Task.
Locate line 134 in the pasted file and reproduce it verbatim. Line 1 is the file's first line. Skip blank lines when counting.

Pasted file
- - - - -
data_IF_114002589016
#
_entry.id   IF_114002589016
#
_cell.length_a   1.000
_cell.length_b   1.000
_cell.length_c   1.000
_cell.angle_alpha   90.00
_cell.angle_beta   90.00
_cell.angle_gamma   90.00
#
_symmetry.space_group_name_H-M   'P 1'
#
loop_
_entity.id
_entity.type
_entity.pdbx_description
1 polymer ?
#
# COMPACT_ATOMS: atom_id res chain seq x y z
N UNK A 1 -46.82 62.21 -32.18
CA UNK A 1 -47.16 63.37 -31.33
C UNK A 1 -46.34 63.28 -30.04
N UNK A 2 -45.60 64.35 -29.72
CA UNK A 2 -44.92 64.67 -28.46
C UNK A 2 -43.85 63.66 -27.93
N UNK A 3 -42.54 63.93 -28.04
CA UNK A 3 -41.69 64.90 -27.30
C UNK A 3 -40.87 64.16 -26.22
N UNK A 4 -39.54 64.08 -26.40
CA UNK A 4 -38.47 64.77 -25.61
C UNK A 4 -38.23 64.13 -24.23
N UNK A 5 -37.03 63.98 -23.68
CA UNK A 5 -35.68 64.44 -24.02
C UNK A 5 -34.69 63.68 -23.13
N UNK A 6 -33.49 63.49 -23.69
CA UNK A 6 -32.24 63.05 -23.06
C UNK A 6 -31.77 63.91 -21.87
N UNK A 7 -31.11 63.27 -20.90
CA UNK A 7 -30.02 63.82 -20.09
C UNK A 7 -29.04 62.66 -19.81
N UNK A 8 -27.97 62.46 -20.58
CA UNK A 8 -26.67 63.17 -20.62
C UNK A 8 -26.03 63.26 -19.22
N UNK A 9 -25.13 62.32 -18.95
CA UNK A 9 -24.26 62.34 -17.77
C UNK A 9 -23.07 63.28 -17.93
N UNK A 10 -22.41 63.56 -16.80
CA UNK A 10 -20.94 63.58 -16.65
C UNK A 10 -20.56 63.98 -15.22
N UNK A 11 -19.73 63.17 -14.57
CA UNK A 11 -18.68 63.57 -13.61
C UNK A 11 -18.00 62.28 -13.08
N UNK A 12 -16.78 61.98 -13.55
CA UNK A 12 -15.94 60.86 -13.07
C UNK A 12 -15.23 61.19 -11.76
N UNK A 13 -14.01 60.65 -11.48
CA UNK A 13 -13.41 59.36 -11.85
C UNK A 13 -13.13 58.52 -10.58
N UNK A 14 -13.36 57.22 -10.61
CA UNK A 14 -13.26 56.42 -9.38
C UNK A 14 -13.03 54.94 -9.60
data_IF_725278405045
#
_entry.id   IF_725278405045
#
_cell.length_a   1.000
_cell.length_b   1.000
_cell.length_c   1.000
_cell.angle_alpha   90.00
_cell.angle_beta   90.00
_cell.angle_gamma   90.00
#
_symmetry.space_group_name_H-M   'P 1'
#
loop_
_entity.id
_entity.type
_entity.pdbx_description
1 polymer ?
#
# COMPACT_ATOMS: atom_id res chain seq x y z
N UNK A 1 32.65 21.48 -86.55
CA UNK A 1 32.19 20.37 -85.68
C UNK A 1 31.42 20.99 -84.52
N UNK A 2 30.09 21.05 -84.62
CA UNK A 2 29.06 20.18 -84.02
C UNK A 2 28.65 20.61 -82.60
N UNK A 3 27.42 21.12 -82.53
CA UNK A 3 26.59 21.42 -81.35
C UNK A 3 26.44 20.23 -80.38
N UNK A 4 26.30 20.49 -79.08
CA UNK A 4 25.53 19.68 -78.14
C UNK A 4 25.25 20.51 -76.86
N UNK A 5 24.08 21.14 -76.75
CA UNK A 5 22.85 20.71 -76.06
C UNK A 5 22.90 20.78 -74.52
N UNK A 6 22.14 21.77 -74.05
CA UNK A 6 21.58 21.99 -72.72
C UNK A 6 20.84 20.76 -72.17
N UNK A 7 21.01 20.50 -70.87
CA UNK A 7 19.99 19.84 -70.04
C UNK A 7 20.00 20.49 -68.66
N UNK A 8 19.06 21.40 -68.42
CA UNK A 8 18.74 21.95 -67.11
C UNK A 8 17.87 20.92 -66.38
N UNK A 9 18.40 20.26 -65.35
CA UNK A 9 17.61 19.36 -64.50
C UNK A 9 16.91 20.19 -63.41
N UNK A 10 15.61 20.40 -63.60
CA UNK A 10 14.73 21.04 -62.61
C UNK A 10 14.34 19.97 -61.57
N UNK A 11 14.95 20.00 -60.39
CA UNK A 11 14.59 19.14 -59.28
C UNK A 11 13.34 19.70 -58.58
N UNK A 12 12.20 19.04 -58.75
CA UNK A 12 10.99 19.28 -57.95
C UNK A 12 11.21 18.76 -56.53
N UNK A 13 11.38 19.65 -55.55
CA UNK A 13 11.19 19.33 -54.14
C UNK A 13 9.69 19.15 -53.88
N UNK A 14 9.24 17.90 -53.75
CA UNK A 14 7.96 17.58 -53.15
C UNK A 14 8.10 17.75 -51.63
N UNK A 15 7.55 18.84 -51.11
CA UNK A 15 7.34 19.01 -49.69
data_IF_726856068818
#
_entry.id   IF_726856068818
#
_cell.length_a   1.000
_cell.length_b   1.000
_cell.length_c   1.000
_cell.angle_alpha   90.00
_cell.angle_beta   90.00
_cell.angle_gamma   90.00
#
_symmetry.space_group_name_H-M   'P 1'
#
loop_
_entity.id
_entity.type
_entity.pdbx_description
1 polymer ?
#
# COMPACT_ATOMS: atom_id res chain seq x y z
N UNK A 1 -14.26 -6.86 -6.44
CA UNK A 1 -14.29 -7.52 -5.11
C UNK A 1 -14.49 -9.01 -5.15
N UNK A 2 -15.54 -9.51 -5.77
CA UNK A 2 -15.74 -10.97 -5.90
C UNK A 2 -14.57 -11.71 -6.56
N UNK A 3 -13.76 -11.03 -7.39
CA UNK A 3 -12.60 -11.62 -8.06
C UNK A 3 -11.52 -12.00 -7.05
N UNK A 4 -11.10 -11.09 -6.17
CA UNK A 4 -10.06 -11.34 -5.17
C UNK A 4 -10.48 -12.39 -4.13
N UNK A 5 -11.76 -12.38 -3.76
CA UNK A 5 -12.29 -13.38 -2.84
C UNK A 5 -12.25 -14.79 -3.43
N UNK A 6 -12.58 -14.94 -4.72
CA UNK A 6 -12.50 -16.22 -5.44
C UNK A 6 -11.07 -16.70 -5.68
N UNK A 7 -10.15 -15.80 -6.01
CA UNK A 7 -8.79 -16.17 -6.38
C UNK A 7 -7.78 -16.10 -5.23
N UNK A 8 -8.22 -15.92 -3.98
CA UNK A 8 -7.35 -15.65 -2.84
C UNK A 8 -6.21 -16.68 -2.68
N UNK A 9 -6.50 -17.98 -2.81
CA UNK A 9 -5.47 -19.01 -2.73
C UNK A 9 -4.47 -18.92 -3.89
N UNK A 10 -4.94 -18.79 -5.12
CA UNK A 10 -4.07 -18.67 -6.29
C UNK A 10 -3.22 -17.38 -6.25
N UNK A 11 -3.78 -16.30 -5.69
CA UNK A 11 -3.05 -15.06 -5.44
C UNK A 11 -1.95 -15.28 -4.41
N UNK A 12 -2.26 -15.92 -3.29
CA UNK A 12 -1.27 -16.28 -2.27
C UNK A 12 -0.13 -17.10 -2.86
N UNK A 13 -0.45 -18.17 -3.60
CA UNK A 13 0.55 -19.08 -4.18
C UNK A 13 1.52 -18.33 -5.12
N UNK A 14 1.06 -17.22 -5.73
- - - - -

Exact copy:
_cell.angle_alpha   90.00